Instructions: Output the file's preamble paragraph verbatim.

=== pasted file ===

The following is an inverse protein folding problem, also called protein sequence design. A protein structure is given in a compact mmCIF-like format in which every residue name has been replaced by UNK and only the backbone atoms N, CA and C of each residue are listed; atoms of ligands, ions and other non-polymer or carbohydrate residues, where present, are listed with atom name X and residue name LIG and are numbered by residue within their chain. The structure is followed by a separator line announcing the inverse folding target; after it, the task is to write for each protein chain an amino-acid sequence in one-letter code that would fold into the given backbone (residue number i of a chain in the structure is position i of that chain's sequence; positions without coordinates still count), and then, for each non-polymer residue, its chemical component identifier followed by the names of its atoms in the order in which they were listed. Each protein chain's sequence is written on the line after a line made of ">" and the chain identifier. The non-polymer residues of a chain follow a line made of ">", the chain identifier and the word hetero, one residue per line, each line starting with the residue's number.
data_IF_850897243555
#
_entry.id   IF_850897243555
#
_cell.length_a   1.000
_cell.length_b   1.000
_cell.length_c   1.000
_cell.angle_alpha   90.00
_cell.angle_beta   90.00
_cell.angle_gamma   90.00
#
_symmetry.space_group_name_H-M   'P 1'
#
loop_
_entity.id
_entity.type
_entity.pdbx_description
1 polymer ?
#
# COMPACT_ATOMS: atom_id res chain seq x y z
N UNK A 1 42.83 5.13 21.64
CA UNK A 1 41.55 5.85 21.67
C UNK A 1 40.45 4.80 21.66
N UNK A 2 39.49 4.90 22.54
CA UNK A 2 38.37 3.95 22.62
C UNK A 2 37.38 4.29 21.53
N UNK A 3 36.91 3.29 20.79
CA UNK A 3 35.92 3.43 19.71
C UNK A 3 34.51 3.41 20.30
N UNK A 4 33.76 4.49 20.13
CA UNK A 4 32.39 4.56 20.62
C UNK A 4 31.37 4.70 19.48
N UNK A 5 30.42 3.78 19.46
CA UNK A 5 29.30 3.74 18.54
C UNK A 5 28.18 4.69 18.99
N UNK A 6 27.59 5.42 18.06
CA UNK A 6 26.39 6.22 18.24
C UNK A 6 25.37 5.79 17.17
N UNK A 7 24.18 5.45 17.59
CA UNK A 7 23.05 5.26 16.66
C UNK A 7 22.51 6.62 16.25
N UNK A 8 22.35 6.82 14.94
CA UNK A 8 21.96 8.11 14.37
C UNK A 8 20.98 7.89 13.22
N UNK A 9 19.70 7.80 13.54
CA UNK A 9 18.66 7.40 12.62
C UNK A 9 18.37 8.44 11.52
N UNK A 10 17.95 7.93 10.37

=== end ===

The following is an inverse protein folding problem, also called protein sequence design. A protein structure is given in a compact mmCIF-like format in which every residue name has been replaced by UNK and only the backbone atoms N, CA and C of each residue are listed; atoms of ligands, ions and other non-polymer or carbohydrate residues, where present, are listed with atom name X and residue name LIG and are numbered by residue within their chain. The structure is followed by a separator line announcing the inverse folding target; after it, the task is to write for each protein chain an amino-acid sequence in one-letter code that would fold into the given backbone (residue number i of a chain in the structure is position i of that chain's sequence; positions without coordinates still count), and then, for each non-polymer residue, its chemical component identifier followed by the names of its atoms in the order in which they were listed. Each protein chain's sequence is written on the line after a line made of ">" and the chain identifier. The non-polymer residues of a chain follow a line made of ">", the chain identifier and the word hetero, one residue per line, each line starting with the residue's number.